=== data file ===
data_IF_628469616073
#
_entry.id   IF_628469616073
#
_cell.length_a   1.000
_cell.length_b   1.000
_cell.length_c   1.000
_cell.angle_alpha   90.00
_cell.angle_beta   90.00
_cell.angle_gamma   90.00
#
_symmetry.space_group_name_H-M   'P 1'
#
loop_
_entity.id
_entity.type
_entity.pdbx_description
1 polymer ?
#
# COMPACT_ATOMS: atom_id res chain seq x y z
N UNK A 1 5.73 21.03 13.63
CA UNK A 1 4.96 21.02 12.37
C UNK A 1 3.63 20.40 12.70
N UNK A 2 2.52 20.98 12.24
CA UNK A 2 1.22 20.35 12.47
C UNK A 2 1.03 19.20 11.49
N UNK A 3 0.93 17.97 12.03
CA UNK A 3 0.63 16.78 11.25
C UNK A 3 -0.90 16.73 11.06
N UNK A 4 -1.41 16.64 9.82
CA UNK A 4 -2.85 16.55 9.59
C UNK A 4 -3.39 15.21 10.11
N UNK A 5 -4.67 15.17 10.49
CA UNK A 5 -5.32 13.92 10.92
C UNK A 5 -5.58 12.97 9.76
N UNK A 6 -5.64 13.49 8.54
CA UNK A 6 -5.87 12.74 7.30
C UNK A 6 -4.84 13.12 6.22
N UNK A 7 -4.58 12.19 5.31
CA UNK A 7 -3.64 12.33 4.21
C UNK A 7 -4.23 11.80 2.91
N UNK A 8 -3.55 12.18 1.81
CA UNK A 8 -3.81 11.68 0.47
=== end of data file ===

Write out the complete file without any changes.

data_IF_628469616073
#
_entry.id   IF_628469616073
#
_cell.length_a   1.000
_cell.length_b   1.000
_cell.length_c   1.000
_cell.angle_alpha   90.00
_cell.angle_beta   90.00
_cell.angle_gamma   90.00
#
_symmetry.space_group_name_H-M   'P 1'
#
loop_
_entity.id
_entity.type
_entity.pdbx_description
1 polymer ?
#
# COMPACT_ATOMS: atom_id res chain seq x y z
N UNK A 1 5.73 21.03 13.63
CA UNK A 1 4.96 21.02 12.37
C UNK A 1 3.63 20.40 12.70
N UNK A 2 2.52 20.98 12.24
CA UNK A 2 1.22 20.35 12.47
C UNK A 2 1.03 19.20 11.49
N UNK A 3 0.93 17.97 12.03
CA UNK A 3 0.63 16.78 11.25
C UNK A 3 -0.90 16.73 11.06
N UNK A 4 -1.41 16.64 9.82
CA UNK A 4 -2.85 16.55 9.59
C UNK A 4 -3.39 15.21 10.11
N UNK A 5 -4.67 15.17 10.49
CA UNK A 5 -5.32 13.92 10.92
C UNK A 5 -5.58 12.97 9.76
N UNK A 6 -5.64 13.49 8.54
CA UNK A 6 -5.87 12.74 7.30
C UNK A 6 -4.84 13.12 6.22
N UNK A 7 -4.58 12.19 5.31
CA UNK A 7 -3.64 12.33 4.21
C UNK A 7 -4.23 11.80 2.91
N UNK A 8 -3.55 12.18 1.81
CA UNK A 8 -3.81 11.68 0.47